KEEPERS at Drusillas Zoo have done a lot of work to encourage breeding amongst the resident flamingos.
Playing the birds classic love songs by Barry White and Marvin Gaye has been one method to ‘set the mood’. Pre-recorded mating sounds of Chilean flamingos from Zoo Atlanta in Georgia, USA, were played at the same time.
Finally, their efforts have been rewarded with the welcome arrival of a healthy chick. The rare Chilean flamingo hatched on July 26 and is finding its oversized feet in the flock. It is the first successful hatching at the zoo in three years and keepers at the award-winning zoo are tickled pink.
A further three eggs are due to hatch any time.
Sue Woodgate, zoo manager, said: “We are absolutely delighted with the progress of the flamingo chick. I was lucky enough to be at the enclosure when it hatched; the keepers and I were so excited to see the little grey flamingo emerge from its shell under the watchful eye of its parents.”
The keepers also placed mirrors in the enclosure, to create the illusion of a fuller flock and egg on the romance; flamingos are very sensitive to their surroundings and feel safer in a larger group. They even started building the nests and placed a fake egg on top, providing the birds with plenty of materials to continue.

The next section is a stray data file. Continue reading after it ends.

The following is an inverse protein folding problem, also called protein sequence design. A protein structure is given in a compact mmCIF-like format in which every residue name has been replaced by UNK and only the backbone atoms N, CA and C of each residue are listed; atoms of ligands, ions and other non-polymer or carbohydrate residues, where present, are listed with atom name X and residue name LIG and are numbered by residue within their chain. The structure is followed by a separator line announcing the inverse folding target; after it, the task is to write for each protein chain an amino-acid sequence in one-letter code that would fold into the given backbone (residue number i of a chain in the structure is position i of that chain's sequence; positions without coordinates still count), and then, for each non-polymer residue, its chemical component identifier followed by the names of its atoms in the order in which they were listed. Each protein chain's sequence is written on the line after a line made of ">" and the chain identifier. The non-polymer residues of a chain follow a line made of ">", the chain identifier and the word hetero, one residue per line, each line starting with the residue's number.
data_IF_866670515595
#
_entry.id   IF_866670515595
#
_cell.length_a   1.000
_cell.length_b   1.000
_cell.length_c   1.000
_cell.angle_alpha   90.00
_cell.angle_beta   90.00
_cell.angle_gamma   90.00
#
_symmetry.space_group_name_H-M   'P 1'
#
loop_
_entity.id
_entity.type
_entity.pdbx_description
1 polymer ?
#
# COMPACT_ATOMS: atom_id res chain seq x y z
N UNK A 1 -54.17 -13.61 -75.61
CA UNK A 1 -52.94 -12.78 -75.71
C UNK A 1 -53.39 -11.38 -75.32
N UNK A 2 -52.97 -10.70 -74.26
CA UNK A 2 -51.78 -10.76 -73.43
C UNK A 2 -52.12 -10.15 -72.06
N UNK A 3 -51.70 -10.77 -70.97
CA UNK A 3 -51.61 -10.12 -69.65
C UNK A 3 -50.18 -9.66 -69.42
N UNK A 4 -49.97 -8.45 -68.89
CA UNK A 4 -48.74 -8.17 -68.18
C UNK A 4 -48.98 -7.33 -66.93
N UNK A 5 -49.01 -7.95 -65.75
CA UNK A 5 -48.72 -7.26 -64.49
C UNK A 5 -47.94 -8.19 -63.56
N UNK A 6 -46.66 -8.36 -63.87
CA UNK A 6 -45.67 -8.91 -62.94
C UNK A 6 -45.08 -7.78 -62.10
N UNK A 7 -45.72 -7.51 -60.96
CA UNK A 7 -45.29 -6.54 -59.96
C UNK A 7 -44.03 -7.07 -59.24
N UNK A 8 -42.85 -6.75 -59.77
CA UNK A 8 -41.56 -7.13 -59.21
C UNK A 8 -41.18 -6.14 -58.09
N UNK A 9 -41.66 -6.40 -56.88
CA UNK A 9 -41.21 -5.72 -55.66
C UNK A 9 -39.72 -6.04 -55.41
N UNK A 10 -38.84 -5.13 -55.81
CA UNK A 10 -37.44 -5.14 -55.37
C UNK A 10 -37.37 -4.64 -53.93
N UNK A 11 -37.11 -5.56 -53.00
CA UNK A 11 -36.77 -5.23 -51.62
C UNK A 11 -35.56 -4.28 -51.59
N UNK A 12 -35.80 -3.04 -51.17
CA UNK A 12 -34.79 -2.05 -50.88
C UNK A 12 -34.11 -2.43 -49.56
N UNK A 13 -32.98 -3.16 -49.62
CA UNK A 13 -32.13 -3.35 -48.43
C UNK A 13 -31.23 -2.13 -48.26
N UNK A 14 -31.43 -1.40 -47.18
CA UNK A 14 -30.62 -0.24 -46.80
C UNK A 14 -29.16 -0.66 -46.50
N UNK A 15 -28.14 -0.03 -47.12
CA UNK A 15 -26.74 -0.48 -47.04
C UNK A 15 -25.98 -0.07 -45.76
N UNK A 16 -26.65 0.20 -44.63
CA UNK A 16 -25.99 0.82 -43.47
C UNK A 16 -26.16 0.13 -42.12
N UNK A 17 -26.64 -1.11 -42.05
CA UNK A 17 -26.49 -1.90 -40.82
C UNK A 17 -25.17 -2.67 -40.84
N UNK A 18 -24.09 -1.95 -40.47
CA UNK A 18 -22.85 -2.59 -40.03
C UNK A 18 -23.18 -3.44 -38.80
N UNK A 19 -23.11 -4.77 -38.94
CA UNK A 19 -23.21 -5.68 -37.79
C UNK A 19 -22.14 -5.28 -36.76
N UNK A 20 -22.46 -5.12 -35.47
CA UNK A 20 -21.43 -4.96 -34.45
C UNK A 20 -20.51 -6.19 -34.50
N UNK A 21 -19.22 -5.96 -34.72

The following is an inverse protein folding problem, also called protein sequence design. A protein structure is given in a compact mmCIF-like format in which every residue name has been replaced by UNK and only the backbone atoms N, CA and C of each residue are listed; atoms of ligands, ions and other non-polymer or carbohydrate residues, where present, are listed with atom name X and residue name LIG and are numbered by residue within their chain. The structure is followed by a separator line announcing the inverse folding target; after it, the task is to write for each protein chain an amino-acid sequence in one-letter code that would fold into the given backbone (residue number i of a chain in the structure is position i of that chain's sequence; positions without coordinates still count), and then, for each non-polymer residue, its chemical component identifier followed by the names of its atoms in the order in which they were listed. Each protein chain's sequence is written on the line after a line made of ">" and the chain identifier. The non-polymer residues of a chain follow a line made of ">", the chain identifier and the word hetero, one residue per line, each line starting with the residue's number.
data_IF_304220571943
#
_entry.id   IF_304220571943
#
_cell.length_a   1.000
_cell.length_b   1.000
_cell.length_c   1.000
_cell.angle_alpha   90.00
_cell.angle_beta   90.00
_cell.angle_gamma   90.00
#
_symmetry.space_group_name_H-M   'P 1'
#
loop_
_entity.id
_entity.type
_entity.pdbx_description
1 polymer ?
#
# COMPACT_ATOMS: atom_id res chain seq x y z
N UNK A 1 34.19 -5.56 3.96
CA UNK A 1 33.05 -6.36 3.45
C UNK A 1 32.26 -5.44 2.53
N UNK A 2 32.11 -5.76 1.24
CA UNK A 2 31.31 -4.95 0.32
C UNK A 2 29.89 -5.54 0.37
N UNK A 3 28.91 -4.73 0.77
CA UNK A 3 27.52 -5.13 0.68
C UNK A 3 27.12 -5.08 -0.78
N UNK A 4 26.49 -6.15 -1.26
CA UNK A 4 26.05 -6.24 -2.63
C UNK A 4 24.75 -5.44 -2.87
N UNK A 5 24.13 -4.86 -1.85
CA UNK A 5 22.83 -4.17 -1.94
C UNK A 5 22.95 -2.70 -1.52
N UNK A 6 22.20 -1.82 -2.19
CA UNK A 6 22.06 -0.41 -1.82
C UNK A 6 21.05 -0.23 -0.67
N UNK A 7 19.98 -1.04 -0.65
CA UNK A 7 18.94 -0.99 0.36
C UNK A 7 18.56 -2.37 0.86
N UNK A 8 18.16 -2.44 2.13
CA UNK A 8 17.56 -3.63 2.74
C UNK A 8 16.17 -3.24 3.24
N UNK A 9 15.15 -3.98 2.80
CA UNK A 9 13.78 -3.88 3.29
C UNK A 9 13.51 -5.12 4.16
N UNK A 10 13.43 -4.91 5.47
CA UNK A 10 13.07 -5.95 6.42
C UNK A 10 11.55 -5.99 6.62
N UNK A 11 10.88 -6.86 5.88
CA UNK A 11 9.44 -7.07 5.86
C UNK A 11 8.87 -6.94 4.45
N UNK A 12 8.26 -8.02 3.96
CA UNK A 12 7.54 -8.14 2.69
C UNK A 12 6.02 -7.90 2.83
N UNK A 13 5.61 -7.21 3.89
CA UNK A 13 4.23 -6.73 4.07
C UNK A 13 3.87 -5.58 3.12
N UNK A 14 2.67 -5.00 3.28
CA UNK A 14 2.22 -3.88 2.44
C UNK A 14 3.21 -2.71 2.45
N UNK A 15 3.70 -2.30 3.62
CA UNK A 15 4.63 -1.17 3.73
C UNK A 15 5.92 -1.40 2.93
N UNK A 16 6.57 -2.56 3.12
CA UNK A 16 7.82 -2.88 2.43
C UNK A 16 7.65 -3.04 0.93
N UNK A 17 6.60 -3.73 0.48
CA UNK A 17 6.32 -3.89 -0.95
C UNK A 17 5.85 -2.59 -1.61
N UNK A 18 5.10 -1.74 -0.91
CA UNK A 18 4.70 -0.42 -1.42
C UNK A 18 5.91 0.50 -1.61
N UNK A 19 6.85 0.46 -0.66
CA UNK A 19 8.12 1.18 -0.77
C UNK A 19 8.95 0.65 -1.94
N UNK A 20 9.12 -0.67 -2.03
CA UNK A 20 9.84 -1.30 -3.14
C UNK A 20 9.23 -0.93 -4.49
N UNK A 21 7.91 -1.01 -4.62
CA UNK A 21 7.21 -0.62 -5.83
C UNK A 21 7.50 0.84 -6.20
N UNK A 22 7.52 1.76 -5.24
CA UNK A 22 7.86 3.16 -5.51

Proud parents Maurice and Gabriella have been together at the park since 2002 and the new addition is their third chick there.
The baby flamingo currently bears a greater resemblance to an ugly duckling, hatching with grey downy feathers. Flamingos turn pink due to the pigmentation in the food they eat, such as shrimps and other crustaceans. It will be another two years before it develops pink plumage.
Classified as a threatened species, Chilean flamingos are native to western South America where populations have declined mainly due to egg harvesting, interference in their wetland habitats and human activity near breeding sites.